Figure 3  |  Moving focus – how India’s trade is shifting from Europe to Asia and the Middle East
Source  |  DeltaMetrics 2014


For example, China was India’s twelfth largest export destination in 2001 but is its third largest now and Singapore was its eleventh but fourth largest now. The UK was India’s fourth largest export destination but is now 7th and Germany its fifth, but is now 8th. India’s fastest growing export destinations are Indonesia, Vietnam and Brazil and while the UAE has risen from second to first, much of this is because of exports of diamonds, jewellery and gold.

Its import structure has changed as well, reflecting India’s insatiable demand for oil, diamonds, gold and jewellery. In 2001 the UAE was ranked 14th and Saudia Arabia are nexus pheromones any good 18th. They are now 2nd and 3rd respectively. China is the number one importer and with import values into India of USD 71.9bn anticipated in 2014, its imports are worth more than twice those from Switzerland and the United States which ranked first and second in 2001.

Trade is normally glacial in the pace at which it changes so these shifts in the structure of India’s trade partners are worth dwelling on. The pattern that is being reflected is a shift away from the developed world towards the emerging world and while this is, in itself, not a bad thing, it pushes India’s trade structure increasingly towards that of an emerging economy. Its trade is heavily concentrated in refined oil (nearly 19% of its exports) and pearls, precious stones, precious metals and jewellery (16%). Pharmaceuticals overall account for around 3% and while this is more than its concentration ratio of 2.5% in 2001, it is modest in comparison to its commodity exports.

Exports to the emerging economies are largely commodity-based: for example, exports to Vietnam are dominated by beef and soyabean cakes, maize and fish while exports to Brazil are oil, synthetic filament thread (used to stitch car seats), carbon and coke and insecticides. Yet to Germany, its top five export sectors include aircraft parts and cars, while to the US they include medicines.

It would be a mistake for policy makers to ignore the importance of traditional areas of export strength. Precious metal, pearl and jewellery exports to the UAE, for example are strongly correlated with the value of the currency at 0.61, as shown in Figure 4.


Figure 4  |  Exports of pearls, precious stones, precious metals and jewellery (USDm) to the UAE,
June 2001-April 2015 against Rupees per USD, June 2001-April 2014, Last Price Monthly

Source  |  DeltaMetrics 2014, Bloomberg


It would also be misguided to ignore the importance of emerging markets in Asia. As Figure 5 shows, there is a very strong correlation (0.91) between the value of India’s Iron Ore exports to China and the Indian Stock Exchange.


Figure 5  |  Indian exports of ores, slag and ash to China (USDm value, June 2001-April 2015)
vs IndiaBSE, Last Price Monthly, June 2001-April 2014
Source  |  DeltaMetrics 2014, Bloomberg


Indian pharmaceutical exports to the United States, however, are almost as highly correlated with the BSE at 0.88 and this is important for policy makers. Over the period since 2001, the comparative advantage of Indian pharmaceuticals has gone from positive to negative and while the comparative disadvantage of Indian electronics exports (measured through revealed comparative advantage) has gone from -0.66 to -0.46, given the powerhouse that is India’s innovation economy, this should be reflected in its electronics exports as well. Yet the correlation between India’s trade and proxies for its innovation (the amount the government spends on R&D and business expenditure on R&D) are very high at over 0.93 as are skills, wages and foreign direct investment. More than this, the currency elasticity of trade is 0.99 correlated with trade.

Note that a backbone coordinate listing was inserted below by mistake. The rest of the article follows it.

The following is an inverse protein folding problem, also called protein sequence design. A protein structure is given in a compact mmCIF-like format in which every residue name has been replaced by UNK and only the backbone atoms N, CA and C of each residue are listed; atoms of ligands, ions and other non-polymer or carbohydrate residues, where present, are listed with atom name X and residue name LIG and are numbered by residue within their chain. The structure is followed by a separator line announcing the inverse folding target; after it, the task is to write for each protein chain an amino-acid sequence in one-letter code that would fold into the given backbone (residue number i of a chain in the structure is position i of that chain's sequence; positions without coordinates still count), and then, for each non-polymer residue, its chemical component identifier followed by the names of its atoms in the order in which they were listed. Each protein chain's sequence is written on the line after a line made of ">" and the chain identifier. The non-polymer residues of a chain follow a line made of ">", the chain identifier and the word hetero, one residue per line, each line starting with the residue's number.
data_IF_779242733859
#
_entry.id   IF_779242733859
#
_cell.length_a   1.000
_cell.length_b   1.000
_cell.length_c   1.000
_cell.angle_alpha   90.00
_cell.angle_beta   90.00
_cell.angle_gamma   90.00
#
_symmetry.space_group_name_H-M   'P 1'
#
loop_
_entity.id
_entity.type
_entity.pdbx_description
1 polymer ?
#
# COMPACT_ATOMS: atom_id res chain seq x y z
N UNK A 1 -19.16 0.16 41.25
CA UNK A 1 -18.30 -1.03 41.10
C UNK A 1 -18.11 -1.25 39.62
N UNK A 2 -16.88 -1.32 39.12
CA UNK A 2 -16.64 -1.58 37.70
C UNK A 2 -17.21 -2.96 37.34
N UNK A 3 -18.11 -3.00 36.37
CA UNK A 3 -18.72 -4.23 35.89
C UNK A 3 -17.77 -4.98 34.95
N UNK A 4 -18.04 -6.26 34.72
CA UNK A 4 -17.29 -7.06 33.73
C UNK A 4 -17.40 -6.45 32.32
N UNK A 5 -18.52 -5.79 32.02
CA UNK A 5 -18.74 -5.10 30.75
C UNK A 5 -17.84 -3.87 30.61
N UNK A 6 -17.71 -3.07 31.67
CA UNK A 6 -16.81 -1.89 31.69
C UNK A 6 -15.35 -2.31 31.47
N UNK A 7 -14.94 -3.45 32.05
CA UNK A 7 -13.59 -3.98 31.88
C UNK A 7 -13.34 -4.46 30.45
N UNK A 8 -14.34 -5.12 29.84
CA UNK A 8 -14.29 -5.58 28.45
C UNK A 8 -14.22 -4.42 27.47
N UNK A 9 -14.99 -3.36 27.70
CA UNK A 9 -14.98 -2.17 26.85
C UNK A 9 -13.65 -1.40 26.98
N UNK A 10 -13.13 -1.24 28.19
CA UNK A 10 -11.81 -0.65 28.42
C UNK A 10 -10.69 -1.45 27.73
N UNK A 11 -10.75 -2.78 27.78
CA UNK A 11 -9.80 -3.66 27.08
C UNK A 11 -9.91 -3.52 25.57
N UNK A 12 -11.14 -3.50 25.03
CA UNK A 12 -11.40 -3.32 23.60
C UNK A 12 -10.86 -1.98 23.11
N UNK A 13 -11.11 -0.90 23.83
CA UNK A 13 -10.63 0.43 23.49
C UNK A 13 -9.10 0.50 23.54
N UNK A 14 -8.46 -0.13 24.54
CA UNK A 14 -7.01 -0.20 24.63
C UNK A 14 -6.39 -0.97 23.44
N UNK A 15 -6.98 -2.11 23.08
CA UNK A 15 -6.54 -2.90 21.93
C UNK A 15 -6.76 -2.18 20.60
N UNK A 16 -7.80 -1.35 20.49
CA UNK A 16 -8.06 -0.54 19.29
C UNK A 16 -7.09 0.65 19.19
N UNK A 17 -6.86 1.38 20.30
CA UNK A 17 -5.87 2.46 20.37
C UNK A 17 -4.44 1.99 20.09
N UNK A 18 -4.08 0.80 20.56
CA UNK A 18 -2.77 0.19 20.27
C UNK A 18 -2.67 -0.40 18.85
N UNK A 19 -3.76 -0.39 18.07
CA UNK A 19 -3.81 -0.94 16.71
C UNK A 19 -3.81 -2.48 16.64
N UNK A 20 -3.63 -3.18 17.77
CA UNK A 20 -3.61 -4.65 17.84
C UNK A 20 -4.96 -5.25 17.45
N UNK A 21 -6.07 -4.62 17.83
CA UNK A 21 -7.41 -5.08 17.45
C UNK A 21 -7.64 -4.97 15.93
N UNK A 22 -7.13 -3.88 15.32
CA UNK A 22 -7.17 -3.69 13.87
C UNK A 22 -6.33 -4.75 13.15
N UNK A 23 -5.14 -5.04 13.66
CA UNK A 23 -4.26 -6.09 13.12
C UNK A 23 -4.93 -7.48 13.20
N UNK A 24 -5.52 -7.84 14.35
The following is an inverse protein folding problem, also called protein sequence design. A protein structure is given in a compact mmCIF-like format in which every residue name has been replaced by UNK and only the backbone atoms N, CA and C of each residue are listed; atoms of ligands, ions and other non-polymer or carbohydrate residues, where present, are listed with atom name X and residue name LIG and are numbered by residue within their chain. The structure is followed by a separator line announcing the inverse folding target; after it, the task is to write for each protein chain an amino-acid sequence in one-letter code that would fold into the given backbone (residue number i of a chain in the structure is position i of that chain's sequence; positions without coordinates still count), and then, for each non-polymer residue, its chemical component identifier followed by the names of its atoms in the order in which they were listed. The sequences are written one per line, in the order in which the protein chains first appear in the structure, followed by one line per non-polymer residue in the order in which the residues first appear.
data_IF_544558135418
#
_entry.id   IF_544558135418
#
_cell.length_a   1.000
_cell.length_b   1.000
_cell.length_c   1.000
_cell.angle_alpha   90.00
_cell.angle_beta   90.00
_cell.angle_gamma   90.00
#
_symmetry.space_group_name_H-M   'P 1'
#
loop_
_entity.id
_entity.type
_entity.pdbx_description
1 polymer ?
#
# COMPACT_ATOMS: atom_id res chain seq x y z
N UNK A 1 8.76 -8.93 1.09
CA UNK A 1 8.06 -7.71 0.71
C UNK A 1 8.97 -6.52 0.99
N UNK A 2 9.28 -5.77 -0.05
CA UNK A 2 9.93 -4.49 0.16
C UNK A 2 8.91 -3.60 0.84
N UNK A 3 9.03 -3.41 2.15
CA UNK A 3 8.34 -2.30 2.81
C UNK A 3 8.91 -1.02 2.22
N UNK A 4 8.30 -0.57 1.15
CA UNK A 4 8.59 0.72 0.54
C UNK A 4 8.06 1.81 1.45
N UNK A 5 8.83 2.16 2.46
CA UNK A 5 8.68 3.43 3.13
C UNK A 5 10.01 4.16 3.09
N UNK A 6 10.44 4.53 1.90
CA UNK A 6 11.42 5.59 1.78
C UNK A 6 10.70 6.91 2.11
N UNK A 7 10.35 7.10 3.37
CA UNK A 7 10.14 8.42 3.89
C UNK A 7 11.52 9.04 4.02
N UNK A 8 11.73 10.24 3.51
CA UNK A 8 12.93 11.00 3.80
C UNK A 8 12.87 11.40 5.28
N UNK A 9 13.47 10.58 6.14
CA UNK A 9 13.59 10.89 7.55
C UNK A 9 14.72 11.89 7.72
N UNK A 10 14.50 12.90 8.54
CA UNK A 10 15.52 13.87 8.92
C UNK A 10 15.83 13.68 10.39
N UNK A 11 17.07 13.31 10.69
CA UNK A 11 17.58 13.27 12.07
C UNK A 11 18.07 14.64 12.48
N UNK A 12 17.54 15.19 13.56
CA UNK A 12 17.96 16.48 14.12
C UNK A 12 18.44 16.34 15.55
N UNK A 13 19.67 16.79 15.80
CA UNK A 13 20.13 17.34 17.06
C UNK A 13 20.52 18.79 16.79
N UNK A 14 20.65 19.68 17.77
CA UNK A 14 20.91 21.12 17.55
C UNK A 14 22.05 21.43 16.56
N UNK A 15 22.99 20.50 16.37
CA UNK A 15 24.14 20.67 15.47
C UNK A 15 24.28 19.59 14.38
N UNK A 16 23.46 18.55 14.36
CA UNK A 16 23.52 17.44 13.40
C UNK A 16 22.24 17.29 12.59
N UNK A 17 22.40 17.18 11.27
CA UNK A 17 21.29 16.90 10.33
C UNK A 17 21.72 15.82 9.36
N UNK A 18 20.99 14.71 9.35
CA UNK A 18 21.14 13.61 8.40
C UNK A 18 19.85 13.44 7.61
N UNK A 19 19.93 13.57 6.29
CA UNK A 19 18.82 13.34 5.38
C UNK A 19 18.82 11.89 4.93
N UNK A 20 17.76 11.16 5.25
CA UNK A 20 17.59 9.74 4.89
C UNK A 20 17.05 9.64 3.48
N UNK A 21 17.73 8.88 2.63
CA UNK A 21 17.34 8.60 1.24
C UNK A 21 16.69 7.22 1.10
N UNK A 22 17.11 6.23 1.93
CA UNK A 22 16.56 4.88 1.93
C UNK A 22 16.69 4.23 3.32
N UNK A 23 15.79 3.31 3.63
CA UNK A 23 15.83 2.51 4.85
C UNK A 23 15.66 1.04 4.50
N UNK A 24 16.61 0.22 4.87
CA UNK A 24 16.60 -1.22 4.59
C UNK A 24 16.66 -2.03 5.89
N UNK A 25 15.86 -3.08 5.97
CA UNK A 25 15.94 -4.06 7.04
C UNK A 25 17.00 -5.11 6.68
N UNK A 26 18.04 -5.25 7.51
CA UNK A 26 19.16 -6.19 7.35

All of this gives Mr. Modi’s team a clear lever to stimulate the economy. First, in the short term, the currency should be kept weak – this will have the effect of closing the trade deficit simply because the responsiveness of trade to changes in the currency is so high. This will promote exports in areas where price competitiveness is key, such as oil or iron ore, or even beef, which is a fast growing export product.

Second, India’s new government needs to think about its long term growth which will only come from extending education into rural communities, building on its high level skills base in cities and innovation – building on its successes in software and business services as well as in pharmaceuticals. South-South trade between emerging economies is commodity and infrastructure focuses and Delta Economics is not positive about its pace of growth in the immediate future. Accordingly, as the developed world begins to emerge from the financial crisis, India needs to take a dose of its own medicine to re-connect with these markets as they will help it to restore its competitive advantage in the innovative sectors that were so vibrant ten years ago.


Despite geopolitical uncertainty, we are forecasting that export growth in 2014 for the countries covered here will be positive. The UAE’s forecast is somewhat slower but it is the only country covered here that has slower growth in exports between 2013 and 2014 suggesting that the region’s larger economies by trade are integrating more into the global trade system. There is evidence of diversification in the region: five out of twenty five of the world’s top shale gas exporters are in the MENA region and countries like the UAE, Saudi Arabia, Oman and Qatar are showing sure but steady growth from a politically secure background and, critically, a substantial existing contribution to world trade.